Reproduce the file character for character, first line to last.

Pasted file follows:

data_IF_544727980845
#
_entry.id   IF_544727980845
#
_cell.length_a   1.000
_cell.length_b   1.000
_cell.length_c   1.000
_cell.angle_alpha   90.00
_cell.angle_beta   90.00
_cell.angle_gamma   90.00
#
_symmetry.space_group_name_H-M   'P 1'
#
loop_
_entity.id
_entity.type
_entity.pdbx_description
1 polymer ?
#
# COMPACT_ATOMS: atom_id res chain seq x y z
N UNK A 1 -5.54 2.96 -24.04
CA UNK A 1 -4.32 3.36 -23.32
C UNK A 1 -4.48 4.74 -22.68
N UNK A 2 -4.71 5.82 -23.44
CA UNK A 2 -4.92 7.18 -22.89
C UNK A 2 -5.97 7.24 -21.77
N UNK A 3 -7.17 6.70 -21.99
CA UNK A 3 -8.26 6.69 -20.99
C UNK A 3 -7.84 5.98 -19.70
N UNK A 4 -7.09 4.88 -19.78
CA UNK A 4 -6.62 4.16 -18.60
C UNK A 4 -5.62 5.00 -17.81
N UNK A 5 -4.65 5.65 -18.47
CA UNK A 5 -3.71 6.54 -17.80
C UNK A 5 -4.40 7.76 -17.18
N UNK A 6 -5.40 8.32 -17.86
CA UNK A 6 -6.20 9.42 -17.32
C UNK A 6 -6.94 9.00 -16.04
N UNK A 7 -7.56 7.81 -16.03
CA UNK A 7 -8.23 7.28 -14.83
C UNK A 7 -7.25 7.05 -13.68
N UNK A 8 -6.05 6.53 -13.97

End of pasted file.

data_IF_544727980845
#
_entry.id   IF_544727980845
#
_cell.length_a   1.000
_cell.length_b   1.000
_cell.length_c   1.000
_cell.angle_alpha   90.00
_cell.angle_beta   90.00
_cell.angle_gamma   90.00
#
_symmetry.space_group_name_H-M   'P 1'
#
loop_
_entity.id
_entity.type
_entity.pdbx_description
1 polymer ?
#
# COMPACT_ATOMS: atom_id res chain seq x y z
N UNK A 1 -5.54 2.96 -24.04
CA UNK A 1 -4.32 3.36 -23.32
C UNK A 1 -4.48 4.74 -22.68
N UNK A 2 -4.71 5.82 -23.44
CA UNK A 2 -4.92 7.18 -22.89
C UNK A 2 -5.97 7.24 -21.77
N UNK A 3 -7.17 6.70 -21.99
CA UNK A 3 -8.26 6.69 -20.99
C UNK A 3 -7.84 5.98 -19.70
N UNK A 4 -7.09 4.88 -19.78
CA UNK A 4 -6.62 4.16 -18.60
C UNK A 4 -5.62 5.00 -17.81
N UNK A 5 -4.65 5.65 -18.47
CA UNK A 5 -3.71 6.54 -17.80
C UNK A 5 -4.40 7.76 -17.18
N UNK A 6 -5.40 8.32 -17.86
CA UNK A 6 -6.20 9.42 -17.32
C UNK A 6 -6.94 9.00 -16.04
N UNK A 7 -7.56 7.81 -16.03
CA UNK A 7 -8.23 7.28 -14.83
C UNK A 7 -7.25 7.05 -13.68
N UNK A 8 -6.05 6.53 -13.97